The Know-Nothing Uproar

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That books of such unsavory origins and unpalatable contents could command nationwide attention was due less to their own merits than to the spirit of the times. Since the beginning of the 1830’s nativistic prejudices had been slowly, almost imperceptibly, but steadily mounting as immigrants from the Catholic nations of Europe flooded into the seaboard states in ever-increasing numbers to create the first sizable non-Protestant group in the nation’s history. Resentment against these newcomers whose religious practices seemed so alien to traditionally American ways might have remained vague and undefined had not their coming coincided with the importation of a considerable body of anti-Catholic literature from England. There, anti-Catholics were making attacks on Parliament for adopting the tolerant Catholic Emancipation Act of 1829; and as Americans eagerly purchased English books, pamphlets, and magazines that heaped calumny on the Roman Church, native writers awakened to the realization that here was an unexploited market lor their talents. In New York a band of zealots launched a weekly newspaper, The Protestant , in 1830 and a year later organized the New York Protestant Association. Books with such flaming titles as A Master Key to Popery and Female Convents: Secrets of Nunneries Disclosed began to appear. In 1834 a mob burned down a convent in Charlestown, near Boston. Clearly, by the mid-1830’s the time was ripe for a concentrated assault on Romanism, which nativists saw as a growing menace to American liberty and Protestantism.

So they reasoned as they stirred themselves into action—and thus inadvertently set in motion the forces that within two decades would be setting their sights on the White House. Some used the press to preach the No-Popery message; The Downfall of Babylon , a weekly published in Philadelphia, and the American Protestant Vindicator , a biweekly printed in New York, both appeared as if by magic to carry word of the “Jesuitical abomination” of popery across the land in every edition. Individual nativists, capitalizing on the newly discovered American passion lor joining, reorganized the New York Protestant Association along national lines as the Protestant Reformation Society and began flooding the country with propagandist literature and lecturing agents. Still others seized their pens to unleash a torrent of books and pamphlets, all preaching the evils of Romanism, that swept a surprisingly large number of men and women into the nativist fold.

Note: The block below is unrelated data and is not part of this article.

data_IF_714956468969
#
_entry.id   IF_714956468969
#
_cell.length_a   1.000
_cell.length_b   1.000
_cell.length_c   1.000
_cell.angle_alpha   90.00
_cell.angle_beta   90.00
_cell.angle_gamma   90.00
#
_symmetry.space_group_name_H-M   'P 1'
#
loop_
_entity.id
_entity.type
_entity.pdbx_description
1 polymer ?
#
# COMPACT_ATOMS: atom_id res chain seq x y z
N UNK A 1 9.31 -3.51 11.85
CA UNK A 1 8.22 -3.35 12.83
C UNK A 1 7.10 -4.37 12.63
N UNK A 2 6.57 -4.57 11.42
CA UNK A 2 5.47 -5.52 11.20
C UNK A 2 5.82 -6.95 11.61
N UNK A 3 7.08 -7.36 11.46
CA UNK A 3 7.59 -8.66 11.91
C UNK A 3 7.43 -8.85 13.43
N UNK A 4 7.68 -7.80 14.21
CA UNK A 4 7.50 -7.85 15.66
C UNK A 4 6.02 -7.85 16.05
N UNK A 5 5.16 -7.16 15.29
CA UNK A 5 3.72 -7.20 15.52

One group of propagandists, expanding on the theme first developed by Morse, capitalized on the nationalist impulses of a generation that was soon to espouse the cause of Manifest Destiny. The Pope, they insisted, was anxious to move the Vatican out of decadent Italy, and what was more natural than his selection of the Mississippi Valley, the veritable garden of the world, for its new site? To this end he was cooperating with despotic European monarchs who were anxious to protect their own thrones by stemming the flow of liberal ideas from the democratic United States; together they would flood the land with papal minions disguised as immigrants, then seize control and establish those twins of oppression, despotism and Romanism, as the nation’s new order. This was the warning voiced by such sober religious leaders as the Reverend Lyman Beecher in his Plea for the West (1835) and re-echoed in every Protestant religious journal as well as in the numerous publications of the influential American Home Missionary Society. To many ethnocentric Americans of that self-assured generation this was an argument that made sense.

Other persons were won by the plea that Catholics were seeking to undermine the American school system. Nativists began developing this theme shortly alter 1839, when the American Bible Society, a Protestant group, announced a plan to place a copy of the Scriptures in every classroom of the nation. Catholics, both the hierarchy and the laity, protested when teachers began daily readings of this Protestant version of the Scriptures, and many Protestants interpreted the opposition to mean that Catholics disapproved of both the Bible and education. The issue was most violently joined in New York City, where the schools were under the control of the Protestant-dominated Public School Society, a private agency that distributed public funds. Led by the vigorous Bishop John Hughes, Catholics carried their fight to the state legislature, where, in 1842, they helped push through a bill abolishing the Public School Society and placing the city’s schools under state administration. Protestants retaliated by electing a solidly No-Popery school board that continued Bible reading in the schools. But the harm was done. Protestant America was convinced that this attempt to inflict the minority will on the majority had shown that Catholicism was truly despotic and that Catholics were sworn enemies of the Holy Word.